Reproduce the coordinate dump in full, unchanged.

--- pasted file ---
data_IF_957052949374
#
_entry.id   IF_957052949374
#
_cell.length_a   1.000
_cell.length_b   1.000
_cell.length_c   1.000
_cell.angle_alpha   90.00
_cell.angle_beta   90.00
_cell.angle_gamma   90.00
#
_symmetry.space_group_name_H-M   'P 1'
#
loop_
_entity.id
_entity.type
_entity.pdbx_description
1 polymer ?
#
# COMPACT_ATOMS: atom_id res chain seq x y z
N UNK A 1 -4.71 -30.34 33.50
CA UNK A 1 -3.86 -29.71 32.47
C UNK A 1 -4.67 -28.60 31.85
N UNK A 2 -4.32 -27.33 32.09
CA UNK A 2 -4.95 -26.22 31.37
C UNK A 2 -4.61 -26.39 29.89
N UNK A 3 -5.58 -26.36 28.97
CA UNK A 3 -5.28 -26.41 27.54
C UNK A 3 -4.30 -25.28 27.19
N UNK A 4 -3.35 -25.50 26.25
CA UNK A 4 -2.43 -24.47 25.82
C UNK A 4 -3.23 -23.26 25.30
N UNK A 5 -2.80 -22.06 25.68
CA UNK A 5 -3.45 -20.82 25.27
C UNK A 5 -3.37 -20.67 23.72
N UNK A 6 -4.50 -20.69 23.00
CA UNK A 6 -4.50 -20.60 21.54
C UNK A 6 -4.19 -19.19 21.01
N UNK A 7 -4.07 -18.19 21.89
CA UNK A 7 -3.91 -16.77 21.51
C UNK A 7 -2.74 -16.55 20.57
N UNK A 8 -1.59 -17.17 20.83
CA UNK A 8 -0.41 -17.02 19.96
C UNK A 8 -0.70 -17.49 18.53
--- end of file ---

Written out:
data_IF_957052949374
#
_entry.id   IF_957052949374
#
_cell.length_a   1.000
_cell.length_b   1.000
_cell.length_c   1.000
_cell.angle_alpha   90.00
_cell.angle_beta   90.00
_cell.angle_gamma   90.00
#
_symmetry.space_group_name_H-M   'P 1'
#
loop_
_entity.id
_entity.type
_entity.pdbx_description
1 polymer ?
#
# COMPACT_ATOMS: atom_id res chain seq x y z
N UNK A 1 -4.71 -30.34 33.50
CA UNK A 1 -3.86 -29.71 32.47
C UNK A 1 -4.67 -28.60 31.85
N UNK A 2 -4.32 -27.33 32.09
CA UNK A 2 -4.95 -26.22 31.37
C UNK A 2 -4.61 -26.39 29.89
N UNK A 3 -5.58 -26.36 28.97
CA UNK A 3 -5.28 -26.41 27.54
C UNK A 3 -4.30 -25.28 27.19
N UNK A 4 -3.35 -25.50 26.25
CA UNK A 4 -2.43 -24.47 25.82
C UNK A 4 -3.23 -23.26 25.30
N UNK A 5 -2.80 -22.06 25.68
CA UNK A 5 -3.45 -20.82 25.27
C UNK A 5 -3.37 -20.67 23.72
N UNK A 6 -4.50 -20.69 23.00
CA UNK A 6 -4.50 -20.60 21.54
C UNK A 6 -4.19 -19.19 21.01
N UNK A 7 -4.07 -18.19 21.89
CA UNK A 7 -3.91 -16.77 21.51
C UNK A 7 -2.74 -16.55 20.57
N UNK A 8 -1.59 -17.17 20.83
CA UNK A 8 -0.41 -17.02 19.96
C UNK A 8 -0.70 -17.49 18.53